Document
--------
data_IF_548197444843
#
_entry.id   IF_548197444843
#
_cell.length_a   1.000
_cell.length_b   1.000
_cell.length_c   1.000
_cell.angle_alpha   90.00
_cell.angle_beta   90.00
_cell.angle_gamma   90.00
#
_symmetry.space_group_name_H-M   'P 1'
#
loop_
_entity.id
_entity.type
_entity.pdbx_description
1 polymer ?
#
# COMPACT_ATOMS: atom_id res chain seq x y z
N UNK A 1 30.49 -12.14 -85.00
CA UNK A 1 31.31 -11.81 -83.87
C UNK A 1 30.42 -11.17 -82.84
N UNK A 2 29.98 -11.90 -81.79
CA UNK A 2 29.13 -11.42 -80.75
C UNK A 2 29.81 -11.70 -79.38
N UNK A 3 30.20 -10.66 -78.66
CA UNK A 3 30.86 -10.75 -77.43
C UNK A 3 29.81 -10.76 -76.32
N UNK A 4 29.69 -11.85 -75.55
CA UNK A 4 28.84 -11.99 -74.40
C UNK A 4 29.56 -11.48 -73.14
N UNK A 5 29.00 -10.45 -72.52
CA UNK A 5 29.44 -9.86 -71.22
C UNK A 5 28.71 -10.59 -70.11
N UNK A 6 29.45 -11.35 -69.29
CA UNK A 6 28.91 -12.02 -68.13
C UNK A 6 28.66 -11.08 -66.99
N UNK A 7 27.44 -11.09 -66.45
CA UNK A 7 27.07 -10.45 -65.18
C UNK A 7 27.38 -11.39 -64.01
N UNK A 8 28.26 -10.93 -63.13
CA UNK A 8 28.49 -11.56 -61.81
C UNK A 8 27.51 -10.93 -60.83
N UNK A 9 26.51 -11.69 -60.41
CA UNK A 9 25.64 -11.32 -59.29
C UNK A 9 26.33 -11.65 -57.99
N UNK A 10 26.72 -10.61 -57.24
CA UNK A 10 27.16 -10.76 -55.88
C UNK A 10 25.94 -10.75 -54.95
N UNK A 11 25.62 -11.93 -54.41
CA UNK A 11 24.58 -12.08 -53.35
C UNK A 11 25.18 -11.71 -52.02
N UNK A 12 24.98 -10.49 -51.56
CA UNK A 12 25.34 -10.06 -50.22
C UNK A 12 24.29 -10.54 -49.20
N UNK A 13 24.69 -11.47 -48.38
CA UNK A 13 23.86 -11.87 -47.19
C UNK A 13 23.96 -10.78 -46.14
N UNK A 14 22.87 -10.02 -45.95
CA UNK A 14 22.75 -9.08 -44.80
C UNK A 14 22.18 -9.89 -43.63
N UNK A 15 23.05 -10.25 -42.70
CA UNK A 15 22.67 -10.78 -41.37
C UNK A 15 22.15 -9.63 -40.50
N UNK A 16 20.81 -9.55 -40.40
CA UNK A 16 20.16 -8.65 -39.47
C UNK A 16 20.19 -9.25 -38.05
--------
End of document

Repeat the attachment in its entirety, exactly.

data_IF_548197444843
#
_entry.id   IF_548197444843
#
_cell.length_a   1.000
_cell.length_b   1.000
_cell.length_c   1.000
_cell.angle_alpha   90.00
_cell.angle_beta   90.00
_cell.angle_gamma   90.00
#
_symmetry.space_group_name_H-M   'P 1'
#
loop_
_entity.id
_entity.type
_entity.pdbx_description
1 polymer ?
#
# COMPACT_ATOMS: atom_id res chain seq x y z
N UNK A 1 30.49 -12.14 -85.00
CA UNK A 1 31.31 -11.81 -83.87
C UNK A 1 30.42 -11.17 -82.84
N UNK A 2 29.98 -11.90 -81.79
CA UNK A 2 29.13 -11.42 -80.75
C UNK A 2 29.81 -11.70 -79.38
N UNK A 3 30.20 -10.66 -78.66
CA UNK A 3 30.86 -10.75 -77.43
C UNK A 3 29.81 -10.76 -76.32
N UNK A 4 29.69 -11.85 -75.55
CA UNK A 4 28.84 -11.99 -74.40
C UNK A 4 29.56 -11.48 -73.14
N UNK A 5 29.00 -10.45 -72.52
CA UNK A 5 29.44 -9.86 -71.22
C UNK A 5 28.71 -10.59 -70.11
N UNK A 6 29.45 -11.35 -69.29
CA UNK A 6 28.91 -12.02 -68.13
C UNK A 6 28.66 -11.08 -66.99
N UNK A 7 27.44 -11.09 -66.45
CA UNK A 7 27.07 -10.45 -65.18
C UNK A 7 27.38 -11.39 -64.01
N UNK A 8 28.26 -10.93 -63.13
CA UNK A 8 28.49 -11.56 -61.81
C UNK A 8 27.51 -10.93 -60.83
N UNK A 9 26.51 -11.69 -60.41
CA UNK A 9 25.64 -11.32 -59.29
C UNK A 9 26.33 -11.65 -57.99
N UNK A 10 26.72 -10.61 -57.24
CA UNK A 10 27.16 -10.76 -55.88
C UNK A 10 25.94 -10.75 -54.95
N UNK A 11 25.62 -11.93 -54.41
CA UNK A 11 24.58 -12.08 -53.35
C UNK A 11 25.18 -11.71 -52.02
N UNK A 12 24.98 -10.49 -51.56
CA UNK A 12 25.34 -10.06 -50.22
C UNK A 12 24.29 -10.54 -49.20
N UNK A 13 24.69 -11.47 -48.38
CA UNK A 13 23.86 -11.87 -47.19
C UNK A 13 23.96 -10.78 -46.14
N UNK A 14 22.87 -10.02 -45.95
CA UNK A 14 22.75 -9.08 -44.80
C UNK A 14 22.18 -9.89 -43.63
N UNK A 15 23.05 -10.25 -42.70
CA UNK A 15 22.67 -10.78 -41.37
C UNK A 15 22.15 -9.63 -40.50
N UNK A 16 20.81 -9.55 -40.40
CA UNK A 16 20.16 -8.65 -39.47
C UNK A 16 20.19 -9.25 -38.05